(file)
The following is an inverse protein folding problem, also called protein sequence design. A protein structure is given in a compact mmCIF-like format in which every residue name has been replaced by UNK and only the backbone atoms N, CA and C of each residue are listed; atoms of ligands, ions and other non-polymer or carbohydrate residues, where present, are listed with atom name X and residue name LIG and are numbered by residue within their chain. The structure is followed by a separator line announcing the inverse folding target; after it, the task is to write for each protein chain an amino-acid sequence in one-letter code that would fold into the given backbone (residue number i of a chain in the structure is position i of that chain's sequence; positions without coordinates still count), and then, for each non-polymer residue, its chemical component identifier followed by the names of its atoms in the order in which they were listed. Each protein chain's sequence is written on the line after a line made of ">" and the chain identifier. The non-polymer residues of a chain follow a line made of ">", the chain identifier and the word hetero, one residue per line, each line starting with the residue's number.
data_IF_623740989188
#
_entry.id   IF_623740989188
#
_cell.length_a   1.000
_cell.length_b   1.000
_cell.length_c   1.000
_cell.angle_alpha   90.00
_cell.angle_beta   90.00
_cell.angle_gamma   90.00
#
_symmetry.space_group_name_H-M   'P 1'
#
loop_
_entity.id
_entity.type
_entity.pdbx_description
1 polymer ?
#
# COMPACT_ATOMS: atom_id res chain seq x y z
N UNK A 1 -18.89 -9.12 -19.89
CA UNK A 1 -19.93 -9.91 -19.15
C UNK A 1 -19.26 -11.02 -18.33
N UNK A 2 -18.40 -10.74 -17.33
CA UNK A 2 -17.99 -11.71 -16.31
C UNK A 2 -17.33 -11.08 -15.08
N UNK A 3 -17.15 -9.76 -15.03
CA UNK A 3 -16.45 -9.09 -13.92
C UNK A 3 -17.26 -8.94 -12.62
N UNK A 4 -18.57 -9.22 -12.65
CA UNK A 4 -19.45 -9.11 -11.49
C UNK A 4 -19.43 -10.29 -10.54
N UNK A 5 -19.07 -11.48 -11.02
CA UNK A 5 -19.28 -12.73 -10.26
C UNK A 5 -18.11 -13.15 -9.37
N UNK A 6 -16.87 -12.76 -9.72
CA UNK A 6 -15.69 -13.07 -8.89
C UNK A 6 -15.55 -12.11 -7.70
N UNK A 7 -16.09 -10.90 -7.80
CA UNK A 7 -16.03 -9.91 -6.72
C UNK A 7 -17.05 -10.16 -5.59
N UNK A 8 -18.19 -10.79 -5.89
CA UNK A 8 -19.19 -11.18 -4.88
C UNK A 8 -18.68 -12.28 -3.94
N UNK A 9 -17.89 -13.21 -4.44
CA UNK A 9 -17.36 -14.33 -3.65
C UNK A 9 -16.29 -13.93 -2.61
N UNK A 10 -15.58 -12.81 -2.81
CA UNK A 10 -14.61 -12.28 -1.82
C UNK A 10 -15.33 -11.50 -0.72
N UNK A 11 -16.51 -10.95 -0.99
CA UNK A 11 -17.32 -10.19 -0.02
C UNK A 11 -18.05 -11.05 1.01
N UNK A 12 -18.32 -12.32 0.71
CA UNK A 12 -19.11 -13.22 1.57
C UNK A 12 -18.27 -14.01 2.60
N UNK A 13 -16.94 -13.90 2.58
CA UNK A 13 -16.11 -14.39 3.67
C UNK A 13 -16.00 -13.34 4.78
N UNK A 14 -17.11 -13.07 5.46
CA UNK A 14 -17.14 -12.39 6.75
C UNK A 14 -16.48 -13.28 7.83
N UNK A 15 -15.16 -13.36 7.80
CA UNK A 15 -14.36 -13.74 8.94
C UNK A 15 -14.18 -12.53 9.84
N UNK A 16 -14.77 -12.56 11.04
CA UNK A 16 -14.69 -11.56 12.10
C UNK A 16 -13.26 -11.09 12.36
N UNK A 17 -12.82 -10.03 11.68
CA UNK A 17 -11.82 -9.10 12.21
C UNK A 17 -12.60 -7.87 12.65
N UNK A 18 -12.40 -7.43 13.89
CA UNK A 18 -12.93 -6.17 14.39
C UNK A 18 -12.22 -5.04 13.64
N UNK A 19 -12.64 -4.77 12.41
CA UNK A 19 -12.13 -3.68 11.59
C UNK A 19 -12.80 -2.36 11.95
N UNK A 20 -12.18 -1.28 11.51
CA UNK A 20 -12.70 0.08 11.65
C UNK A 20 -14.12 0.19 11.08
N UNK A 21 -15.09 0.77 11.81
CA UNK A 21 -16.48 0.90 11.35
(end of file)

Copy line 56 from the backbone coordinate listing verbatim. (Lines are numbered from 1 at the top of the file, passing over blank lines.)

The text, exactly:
CA UNK A 12 -19.11 -13.22 1.57